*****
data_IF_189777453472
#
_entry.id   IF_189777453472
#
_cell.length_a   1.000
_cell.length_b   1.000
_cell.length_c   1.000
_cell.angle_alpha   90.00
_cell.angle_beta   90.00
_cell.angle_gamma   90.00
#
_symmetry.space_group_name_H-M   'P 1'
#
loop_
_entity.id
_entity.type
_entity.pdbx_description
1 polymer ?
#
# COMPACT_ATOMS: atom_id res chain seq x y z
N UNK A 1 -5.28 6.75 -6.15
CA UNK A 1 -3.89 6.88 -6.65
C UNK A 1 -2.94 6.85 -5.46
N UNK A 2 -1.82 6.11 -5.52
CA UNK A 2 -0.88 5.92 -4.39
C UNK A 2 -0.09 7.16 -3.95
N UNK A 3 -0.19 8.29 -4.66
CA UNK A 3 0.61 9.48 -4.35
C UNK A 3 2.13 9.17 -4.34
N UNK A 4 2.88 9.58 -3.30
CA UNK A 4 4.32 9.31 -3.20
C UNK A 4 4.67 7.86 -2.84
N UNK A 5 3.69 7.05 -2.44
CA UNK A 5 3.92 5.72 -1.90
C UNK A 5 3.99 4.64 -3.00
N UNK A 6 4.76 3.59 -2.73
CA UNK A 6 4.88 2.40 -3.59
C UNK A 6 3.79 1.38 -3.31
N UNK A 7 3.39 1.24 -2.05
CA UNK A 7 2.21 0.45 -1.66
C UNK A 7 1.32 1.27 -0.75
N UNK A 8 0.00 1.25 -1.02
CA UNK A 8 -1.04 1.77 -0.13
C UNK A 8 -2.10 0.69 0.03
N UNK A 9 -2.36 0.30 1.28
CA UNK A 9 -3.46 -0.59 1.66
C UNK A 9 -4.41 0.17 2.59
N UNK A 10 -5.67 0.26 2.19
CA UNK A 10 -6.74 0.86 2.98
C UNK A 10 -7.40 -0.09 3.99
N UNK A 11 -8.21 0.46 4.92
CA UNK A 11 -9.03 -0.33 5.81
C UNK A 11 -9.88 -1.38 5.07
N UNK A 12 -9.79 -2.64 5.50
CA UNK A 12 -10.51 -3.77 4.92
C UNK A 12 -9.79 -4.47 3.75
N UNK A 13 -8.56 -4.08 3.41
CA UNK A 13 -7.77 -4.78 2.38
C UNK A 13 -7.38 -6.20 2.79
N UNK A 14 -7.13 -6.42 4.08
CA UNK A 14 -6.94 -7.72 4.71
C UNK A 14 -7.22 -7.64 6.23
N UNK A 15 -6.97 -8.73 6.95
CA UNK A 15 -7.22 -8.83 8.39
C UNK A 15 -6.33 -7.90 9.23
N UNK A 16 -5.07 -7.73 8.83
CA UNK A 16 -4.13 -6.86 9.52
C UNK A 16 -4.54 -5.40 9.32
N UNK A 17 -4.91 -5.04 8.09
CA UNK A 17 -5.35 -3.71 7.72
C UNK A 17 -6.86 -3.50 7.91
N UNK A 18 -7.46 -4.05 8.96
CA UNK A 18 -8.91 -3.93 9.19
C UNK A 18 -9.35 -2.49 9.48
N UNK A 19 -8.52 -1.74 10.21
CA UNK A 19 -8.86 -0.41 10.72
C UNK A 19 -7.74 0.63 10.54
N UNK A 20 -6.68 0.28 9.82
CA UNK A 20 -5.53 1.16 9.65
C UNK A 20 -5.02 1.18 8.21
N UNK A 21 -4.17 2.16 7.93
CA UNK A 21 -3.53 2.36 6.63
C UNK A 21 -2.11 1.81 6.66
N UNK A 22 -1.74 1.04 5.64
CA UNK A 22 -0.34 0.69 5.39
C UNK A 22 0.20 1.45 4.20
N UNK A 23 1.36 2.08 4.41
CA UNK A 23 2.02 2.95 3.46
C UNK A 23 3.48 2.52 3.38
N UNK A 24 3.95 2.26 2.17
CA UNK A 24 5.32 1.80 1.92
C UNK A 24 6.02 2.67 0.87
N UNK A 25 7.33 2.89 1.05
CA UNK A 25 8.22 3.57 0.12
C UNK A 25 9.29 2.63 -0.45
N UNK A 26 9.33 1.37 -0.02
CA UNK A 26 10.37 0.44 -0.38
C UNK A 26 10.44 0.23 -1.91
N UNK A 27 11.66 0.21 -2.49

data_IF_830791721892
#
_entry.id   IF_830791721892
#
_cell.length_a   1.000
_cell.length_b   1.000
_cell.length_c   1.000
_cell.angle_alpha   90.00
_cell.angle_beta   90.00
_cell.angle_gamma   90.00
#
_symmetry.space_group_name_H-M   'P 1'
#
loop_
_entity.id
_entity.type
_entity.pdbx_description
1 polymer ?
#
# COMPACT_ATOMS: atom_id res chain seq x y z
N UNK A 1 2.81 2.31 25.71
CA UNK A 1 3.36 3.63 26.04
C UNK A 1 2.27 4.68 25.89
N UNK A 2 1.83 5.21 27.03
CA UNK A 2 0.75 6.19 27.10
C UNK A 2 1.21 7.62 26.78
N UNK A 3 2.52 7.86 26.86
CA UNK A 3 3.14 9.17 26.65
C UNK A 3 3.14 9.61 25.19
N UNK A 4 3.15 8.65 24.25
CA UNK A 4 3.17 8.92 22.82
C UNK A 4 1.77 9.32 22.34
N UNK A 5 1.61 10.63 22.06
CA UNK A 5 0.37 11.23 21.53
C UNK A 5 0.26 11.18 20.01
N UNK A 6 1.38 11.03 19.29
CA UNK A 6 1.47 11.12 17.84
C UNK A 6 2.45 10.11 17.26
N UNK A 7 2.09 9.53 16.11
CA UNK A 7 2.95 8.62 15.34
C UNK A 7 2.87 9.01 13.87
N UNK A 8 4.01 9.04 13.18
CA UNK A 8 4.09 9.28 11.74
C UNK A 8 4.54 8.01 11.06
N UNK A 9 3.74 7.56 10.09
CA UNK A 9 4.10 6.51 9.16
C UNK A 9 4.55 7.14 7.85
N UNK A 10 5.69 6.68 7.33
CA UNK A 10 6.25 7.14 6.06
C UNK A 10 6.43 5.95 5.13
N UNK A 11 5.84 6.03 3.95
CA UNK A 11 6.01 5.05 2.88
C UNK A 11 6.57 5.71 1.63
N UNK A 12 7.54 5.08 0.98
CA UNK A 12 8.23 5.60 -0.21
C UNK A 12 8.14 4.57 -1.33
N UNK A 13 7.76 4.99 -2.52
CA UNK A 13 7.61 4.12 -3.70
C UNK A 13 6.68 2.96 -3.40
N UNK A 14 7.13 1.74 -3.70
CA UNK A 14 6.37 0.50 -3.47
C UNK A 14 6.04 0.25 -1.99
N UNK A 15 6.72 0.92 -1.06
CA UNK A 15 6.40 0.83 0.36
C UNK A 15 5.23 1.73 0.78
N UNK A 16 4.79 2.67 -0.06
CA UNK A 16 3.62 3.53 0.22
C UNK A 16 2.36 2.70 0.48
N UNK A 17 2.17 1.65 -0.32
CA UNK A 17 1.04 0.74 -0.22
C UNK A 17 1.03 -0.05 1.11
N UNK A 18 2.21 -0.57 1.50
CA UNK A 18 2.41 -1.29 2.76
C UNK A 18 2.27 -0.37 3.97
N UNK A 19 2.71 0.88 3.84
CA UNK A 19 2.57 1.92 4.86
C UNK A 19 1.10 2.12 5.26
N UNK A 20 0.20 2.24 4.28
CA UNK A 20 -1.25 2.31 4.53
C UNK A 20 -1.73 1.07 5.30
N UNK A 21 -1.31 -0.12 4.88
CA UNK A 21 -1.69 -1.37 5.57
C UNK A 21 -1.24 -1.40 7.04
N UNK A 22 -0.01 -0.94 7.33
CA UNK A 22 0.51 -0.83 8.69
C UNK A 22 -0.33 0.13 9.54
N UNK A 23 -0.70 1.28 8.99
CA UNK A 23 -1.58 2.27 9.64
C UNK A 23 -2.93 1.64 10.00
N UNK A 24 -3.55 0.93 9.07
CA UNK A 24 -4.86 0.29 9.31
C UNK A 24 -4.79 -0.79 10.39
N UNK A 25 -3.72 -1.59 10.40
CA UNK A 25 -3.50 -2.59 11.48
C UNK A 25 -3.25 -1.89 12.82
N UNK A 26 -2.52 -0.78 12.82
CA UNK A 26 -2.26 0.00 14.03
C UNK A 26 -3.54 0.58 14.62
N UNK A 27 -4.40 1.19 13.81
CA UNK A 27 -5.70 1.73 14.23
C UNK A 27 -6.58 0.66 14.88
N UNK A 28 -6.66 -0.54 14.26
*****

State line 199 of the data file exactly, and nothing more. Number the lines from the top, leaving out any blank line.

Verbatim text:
CA UNK A 27 -5.70 1.73 14.23